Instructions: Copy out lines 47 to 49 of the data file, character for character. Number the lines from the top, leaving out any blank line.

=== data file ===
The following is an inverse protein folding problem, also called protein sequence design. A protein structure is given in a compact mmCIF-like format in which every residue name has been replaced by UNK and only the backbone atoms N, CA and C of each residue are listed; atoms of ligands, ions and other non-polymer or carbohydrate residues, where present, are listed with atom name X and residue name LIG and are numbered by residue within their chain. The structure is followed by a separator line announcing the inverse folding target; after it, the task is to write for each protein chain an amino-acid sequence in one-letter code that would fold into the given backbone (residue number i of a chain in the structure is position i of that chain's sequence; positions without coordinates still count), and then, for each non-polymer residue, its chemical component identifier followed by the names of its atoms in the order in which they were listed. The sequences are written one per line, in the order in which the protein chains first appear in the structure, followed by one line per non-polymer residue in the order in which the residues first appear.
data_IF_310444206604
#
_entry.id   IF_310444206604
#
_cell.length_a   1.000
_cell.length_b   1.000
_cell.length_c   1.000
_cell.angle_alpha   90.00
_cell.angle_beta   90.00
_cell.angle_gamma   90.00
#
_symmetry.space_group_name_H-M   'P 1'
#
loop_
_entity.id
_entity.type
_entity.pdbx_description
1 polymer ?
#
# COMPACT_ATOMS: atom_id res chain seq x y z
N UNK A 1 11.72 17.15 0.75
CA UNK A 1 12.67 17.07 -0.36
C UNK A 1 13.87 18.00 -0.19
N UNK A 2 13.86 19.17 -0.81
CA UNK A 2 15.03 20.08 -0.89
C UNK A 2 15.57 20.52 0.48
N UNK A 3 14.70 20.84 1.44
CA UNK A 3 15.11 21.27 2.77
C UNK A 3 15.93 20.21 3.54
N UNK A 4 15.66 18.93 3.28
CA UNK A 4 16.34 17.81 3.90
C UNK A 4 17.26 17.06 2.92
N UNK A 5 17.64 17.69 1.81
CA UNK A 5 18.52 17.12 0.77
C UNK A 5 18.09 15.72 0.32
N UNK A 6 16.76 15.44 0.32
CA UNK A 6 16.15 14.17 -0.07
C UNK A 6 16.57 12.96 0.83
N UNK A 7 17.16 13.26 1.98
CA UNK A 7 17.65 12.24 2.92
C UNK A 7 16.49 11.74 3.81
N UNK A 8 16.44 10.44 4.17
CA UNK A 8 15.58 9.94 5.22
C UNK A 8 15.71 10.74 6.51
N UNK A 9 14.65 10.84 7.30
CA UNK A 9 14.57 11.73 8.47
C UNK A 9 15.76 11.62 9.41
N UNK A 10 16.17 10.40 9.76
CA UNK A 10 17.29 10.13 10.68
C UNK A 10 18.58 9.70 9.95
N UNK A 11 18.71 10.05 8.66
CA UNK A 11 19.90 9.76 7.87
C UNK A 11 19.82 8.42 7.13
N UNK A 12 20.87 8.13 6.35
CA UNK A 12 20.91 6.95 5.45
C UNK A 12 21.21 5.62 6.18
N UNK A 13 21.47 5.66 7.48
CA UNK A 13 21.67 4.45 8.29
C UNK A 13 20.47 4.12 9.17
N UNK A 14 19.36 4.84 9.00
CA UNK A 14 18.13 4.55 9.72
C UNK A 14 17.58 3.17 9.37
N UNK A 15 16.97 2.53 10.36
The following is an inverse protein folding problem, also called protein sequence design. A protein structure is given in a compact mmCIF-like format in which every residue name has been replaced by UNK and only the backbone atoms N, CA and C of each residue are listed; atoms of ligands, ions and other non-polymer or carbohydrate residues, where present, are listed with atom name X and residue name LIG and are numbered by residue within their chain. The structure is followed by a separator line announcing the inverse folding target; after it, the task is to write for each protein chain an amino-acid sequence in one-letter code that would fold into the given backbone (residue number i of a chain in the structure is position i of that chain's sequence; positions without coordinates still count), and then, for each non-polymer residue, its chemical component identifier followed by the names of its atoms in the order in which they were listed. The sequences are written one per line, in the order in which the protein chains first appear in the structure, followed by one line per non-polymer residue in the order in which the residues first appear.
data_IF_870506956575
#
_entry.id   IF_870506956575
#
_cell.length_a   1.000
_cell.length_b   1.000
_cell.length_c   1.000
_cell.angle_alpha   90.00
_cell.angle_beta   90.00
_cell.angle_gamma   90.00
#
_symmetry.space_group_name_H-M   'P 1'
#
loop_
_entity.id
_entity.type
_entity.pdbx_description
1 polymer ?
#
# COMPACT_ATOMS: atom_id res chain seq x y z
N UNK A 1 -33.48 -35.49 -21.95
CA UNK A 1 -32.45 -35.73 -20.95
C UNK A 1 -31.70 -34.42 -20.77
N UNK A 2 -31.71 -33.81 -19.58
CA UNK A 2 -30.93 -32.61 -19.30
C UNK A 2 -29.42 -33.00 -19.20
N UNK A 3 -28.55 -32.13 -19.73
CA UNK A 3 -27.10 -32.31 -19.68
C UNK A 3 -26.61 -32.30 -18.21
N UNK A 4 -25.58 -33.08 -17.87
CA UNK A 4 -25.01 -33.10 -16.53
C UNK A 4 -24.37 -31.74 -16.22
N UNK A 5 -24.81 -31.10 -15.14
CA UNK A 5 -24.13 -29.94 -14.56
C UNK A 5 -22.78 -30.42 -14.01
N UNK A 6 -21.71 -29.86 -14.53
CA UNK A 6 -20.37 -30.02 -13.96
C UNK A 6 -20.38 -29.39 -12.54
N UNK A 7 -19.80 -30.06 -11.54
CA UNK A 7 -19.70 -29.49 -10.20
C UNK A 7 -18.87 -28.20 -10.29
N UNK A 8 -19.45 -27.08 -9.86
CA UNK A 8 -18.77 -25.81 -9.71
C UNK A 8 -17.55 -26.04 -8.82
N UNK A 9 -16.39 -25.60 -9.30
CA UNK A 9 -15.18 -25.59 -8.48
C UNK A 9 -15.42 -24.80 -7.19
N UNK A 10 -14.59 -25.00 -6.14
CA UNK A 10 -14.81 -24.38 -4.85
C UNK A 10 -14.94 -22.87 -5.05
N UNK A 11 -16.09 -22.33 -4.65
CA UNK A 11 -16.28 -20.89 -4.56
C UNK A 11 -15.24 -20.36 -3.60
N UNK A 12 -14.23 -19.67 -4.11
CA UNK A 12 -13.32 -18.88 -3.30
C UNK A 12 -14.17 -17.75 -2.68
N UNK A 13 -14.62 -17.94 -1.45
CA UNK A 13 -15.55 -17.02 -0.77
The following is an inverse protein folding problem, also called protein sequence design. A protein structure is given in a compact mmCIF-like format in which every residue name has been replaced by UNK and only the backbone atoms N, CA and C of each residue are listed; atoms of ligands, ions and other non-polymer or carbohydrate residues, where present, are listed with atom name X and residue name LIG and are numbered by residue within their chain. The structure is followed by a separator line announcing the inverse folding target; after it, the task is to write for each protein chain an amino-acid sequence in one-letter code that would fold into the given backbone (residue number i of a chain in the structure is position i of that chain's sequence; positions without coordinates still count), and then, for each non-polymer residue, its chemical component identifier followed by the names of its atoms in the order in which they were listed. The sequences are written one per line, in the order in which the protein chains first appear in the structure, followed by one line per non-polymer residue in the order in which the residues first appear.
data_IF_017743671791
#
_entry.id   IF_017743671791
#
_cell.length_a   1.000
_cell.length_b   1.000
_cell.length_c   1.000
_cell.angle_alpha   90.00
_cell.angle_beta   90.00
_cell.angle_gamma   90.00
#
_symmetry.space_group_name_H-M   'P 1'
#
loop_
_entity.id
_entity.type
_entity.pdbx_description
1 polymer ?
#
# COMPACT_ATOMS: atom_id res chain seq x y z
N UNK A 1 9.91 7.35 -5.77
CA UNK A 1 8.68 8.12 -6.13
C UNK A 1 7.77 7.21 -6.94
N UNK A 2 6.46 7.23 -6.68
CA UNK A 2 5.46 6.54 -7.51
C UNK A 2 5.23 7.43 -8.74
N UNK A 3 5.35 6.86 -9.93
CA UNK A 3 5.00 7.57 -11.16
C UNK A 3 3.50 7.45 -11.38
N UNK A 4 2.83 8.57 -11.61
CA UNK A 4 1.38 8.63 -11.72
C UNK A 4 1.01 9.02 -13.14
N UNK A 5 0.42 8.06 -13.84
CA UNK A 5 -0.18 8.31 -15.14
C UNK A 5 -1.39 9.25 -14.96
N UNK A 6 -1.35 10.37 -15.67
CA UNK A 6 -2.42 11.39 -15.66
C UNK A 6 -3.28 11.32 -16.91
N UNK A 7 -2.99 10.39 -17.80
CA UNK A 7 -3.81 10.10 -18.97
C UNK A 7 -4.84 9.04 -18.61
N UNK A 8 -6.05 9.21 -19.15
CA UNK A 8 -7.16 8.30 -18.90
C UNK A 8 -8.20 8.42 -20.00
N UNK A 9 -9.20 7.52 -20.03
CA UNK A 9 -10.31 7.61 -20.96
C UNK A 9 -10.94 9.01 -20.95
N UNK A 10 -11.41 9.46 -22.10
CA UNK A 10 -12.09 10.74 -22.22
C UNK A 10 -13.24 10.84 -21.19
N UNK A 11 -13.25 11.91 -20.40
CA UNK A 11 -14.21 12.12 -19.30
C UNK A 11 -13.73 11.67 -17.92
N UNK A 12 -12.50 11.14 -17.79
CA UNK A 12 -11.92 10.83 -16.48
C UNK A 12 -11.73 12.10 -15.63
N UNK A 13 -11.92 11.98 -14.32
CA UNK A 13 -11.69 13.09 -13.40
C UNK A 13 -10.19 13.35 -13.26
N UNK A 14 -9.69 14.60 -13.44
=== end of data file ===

CA UNK A 9 14.57 11.73 8.47
C UNK A 9 15.76 11.62 9.41
N UNK A 10 16.17 10.40 9.76